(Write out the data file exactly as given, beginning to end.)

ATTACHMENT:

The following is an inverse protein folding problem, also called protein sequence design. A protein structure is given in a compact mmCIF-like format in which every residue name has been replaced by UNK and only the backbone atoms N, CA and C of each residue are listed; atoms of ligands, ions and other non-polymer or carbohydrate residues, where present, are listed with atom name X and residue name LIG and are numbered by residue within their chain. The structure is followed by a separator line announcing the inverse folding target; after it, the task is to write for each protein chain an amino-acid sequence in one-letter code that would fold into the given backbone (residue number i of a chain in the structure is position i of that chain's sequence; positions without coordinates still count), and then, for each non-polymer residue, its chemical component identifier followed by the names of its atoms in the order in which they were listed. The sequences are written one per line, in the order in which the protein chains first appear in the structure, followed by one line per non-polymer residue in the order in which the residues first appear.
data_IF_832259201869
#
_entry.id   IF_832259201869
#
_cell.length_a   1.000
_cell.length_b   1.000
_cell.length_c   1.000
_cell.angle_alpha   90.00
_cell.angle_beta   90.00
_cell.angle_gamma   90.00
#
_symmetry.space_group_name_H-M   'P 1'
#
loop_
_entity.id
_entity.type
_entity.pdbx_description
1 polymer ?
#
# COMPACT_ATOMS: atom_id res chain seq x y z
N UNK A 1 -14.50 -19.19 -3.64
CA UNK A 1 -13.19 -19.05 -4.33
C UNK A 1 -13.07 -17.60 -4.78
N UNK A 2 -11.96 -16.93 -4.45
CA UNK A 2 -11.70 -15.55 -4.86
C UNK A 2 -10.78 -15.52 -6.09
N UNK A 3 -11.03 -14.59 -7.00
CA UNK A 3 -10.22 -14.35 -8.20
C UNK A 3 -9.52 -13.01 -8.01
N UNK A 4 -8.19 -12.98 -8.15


The following is an inverse protein folding problem, also called protein sequence design. A protein structure is given in a compact mmCIF-like format in which every residue name has been replaced by UNK and only the backbone atoms N, CA and C of each residue are listed; atoms of ligands, ions and other non-polymer or carbohydrate residues, where present, are listed with atom name X and residue name LIG and are numbered by residue within their chain. The structure is followed by a separator line announcing the inverse folding target; after it, the task is to write for each protein chain an amino-acid sequence in one-letter code that would fold into the given backbone (residue number i of a chain in the structure is position i of that chain's sequence; positions without coordinates still count), and then, for each non-polymer residue, its chemical component identifier followed by the names of its atoms in the order in which they were listed. The sequences are written one per line, in the order in which the protein chains first appear in the structure, followed by one line per non-polymer residue in the order in which the residues first appear.
data_IF_832259201869
#
_entry.id   IF_832259201869
#
_cell.length_a   1.000
_cell.length_b   1.000
_cell.length_c   1.000
_cell.angle_alpha   90.00
_cell.angle_beta   90.00
_cell.angle_gamma   90.00
#
_symmetry.space_group_name_H-M   'P 1'
#
loop_
_entity.id
_entity.type
_entity.pdbx_description
1 polymer ?
#
# COMPACT_ATOMS: atom_id res chain seq x y z
N UNK A 1 -14.50 -19.19 -3.64
CA UNK A 1 -13.19 -19.05 -4.33
C UNK A 1 -13.07 -17.60 -4.78
N UNK A 2 -11.96 -16.93 -4.45
CA UNK A 2 -11.70 -15.55 -4.86
C UNK A 2 -10.78 -15.52 -6.09
N UNK A 3 -11.03 -14.59 -7.00
CA UNK A 3 -10.22 -14.35 -8.20
C UNK A 3 -9.52 -13.01 -8.01
N UNK A 4 -8.19 -12.98 -8.15